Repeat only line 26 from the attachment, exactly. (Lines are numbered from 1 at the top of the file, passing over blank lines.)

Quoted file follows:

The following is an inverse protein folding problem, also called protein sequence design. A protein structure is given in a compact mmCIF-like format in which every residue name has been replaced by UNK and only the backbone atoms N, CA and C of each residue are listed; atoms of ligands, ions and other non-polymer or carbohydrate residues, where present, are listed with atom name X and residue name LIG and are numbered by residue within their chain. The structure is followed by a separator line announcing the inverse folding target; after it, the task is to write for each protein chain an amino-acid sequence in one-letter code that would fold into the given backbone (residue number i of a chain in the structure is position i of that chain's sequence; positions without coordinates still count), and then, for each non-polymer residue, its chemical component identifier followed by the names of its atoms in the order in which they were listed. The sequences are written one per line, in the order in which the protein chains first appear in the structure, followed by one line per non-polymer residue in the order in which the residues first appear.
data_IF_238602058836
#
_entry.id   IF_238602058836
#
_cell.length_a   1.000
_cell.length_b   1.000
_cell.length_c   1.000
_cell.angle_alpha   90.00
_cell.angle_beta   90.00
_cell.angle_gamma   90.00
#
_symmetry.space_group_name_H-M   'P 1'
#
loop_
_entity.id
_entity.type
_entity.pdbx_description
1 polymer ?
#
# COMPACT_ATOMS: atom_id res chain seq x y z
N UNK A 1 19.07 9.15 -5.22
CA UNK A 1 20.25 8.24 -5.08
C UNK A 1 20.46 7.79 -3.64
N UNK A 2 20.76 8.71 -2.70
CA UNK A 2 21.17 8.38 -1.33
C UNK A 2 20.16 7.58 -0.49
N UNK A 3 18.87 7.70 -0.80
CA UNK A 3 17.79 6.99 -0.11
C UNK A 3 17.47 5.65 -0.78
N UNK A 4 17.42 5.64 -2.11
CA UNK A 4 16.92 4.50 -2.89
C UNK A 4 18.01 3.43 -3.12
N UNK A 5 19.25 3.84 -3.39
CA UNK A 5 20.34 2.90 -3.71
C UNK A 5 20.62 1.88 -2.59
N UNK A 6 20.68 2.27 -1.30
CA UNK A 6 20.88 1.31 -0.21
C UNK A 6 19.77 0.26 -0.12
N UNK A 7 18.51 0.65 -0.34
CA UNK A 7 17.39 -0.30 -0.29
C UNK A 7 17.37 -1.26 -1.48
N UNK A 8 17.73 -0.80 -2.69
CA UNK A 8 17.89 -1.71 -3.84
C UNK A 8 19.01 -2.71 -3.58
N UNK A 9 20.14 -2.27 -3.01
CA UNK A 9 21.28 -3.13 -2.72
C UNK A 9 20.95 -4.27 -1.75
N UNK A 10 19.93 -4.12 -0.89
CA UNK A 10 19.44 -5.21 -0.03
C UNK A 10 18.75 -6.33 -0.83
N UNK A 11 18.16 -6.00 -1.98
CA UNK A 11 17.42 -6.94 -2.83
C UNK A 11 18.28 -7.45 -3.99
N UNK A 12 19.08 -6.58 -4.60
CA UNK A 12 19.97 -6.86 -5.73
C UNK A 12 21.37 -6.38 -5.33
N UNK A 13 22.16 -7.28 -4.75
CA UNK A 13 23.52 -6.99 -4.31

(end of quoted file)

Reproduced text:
CA UNK A 2 21.17 8.38 -1.33